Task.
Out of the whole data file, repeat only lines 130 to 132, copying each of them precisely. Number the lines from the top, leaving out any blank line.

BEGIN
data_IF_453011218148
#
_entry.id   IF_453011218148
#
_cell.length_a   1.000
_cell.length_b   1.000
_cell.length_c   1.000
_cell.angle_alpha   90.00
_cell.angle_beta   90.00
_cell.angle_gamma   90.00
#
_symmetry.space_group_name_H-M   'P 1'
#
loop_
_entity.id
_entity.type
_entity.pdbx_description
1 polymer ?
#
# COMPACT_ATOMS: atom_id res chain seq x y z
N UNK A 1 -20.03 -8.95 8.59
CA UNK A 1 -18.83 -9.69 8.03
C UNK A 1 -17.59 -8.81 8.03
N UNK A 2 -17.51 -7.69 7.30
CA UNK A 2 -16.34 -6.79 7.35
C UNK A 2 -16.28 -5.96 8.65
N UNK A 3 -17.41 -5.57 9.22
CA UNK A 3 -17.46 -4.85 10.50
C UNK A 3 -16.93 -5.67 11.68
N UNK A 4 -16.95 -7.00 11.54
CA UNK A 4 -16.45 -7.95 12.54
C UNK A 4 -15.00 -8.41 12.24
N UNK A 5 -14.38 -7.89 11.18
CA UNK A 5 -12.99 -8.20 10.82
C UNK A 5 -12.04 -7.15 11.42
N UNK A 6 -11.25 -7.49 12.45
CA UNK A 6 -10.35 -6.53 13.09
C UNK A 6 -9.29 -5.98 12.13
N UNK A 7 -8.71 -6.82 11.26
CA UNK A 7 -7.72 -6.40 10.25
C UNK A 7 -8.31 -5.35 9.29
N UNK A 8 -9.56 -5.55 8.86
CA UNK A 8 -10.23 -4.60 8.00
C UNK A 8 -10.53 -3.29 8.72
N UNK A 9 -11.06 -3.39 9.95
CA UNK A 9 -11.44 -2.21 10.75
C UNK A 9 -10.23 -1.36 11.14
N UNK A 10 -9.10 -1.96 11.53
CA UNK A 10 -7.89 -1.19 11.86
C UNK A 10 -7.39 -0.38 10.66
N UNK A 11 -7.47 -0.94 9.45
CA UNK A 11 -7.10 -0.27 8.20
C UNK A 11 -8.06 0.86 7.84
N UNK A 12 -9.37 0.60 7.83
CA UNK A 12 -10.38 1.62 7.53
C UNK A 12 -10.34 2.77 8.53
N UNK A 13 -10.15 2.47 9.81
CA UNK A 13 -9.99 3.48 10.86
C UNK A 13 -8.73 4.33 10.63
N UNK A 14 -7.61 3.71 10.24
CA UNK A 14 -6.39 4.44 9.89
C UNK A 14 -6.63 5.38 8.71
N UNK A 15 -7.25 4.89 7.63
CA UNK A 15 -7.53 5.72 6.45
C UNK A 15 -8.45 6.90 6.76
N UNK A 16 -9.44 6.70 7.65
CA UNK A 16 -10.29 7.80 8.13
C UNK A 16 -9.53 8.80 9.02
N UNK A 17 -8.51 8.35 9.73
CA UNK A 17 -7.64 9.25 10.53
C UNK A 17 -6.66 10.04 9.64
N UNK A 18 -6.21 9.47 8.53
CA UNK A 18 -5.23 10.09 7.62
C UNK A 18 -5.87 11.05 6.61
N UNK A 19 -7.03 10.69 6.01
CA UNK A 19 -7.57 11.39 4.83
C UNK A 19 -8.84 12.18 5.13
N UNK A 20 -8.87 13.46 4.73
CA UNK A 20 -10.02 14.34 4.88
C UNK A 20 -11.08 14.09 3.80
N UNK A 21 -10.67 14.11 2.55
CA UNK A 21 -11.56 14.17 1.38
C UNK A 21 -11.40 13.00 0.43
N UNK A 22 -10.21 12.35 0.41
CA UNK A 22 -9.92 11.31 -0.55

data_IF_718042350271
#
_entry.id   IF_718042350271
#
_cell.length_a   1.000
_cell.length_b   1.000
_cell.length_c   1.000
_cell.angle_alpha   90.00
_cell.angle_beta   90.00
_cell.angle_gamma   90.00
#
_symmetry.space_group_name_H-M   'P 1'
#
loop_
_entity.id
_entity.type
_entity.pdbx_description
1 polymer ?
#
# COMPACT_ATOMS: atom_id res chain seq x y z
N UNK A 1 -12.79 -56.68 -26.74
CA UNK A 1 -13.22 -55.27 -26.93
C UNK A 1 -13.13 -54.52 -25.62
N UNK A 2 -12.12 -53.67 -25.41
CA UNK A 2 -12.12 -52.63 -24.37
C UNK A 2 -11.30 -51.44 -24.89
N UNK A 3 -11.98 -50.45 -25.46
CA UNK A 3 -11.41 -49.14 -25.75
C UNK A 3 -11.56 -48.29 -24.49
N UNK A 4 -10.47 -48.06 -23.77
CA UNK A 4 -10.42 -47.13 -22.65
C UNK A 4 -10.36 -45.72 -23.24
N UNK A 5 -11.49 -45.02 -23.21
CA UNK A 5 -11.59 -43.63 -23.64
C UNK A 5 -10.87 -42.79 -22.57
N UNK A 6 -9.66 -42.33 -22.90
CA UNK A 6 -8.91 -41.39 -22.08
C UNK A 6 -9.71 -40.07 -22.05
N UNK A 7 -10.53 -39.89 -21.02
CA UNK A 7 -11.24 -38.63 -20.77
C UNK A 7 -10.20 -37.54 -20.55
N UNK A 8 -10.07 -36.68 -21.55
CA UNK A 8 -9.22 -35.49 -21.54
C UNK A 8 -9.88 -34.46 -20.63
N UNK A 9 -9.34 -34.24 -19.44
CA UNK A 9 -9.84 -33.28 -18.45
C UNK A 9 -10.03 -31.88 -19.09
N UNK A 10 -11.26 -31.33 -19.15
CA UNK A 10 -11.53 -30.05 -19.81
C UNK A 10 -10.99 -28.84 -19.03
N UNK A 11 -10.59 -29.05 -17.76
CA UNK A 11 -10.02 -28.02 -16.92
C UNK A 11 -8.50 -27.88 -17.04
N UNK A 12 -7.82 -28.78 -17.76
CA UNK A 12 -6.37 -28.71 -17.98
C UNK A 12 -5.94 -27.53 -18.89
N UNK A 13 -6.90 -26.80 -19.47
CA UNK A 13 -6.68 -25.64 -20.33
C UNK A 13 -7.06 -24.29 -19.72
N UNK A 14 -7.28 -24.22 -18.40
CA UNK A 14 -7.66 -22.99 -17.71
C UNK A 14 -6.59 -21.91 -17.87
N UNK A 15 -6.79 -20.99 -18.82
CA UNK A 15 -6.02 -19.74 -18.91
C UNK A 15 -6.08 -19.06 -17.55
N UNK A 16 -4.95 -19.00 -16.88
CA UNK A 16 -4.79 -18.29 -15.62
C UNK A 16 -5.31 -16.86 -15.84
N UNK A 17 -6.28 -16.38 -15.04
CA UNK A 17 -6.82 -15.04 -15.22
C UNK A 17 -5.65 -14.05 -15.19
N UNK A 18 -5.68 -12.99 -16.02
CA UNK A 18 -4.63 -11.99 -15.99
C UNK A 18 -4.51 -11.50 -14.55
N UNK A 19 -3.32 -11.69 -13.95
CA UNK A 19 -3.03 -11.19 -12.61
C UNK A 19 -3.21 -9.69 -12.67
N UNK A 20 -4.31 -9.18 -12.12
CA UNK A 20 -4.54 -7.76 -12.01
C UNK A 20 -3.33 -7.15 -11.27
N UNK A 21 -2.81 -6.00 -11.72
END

N UNK A 9 -9.34 -34.24 -19.44
CA UNK A 9 -9.84 -33.28 -18.45
C UNK A 9 -10.03 -31.88 -19.09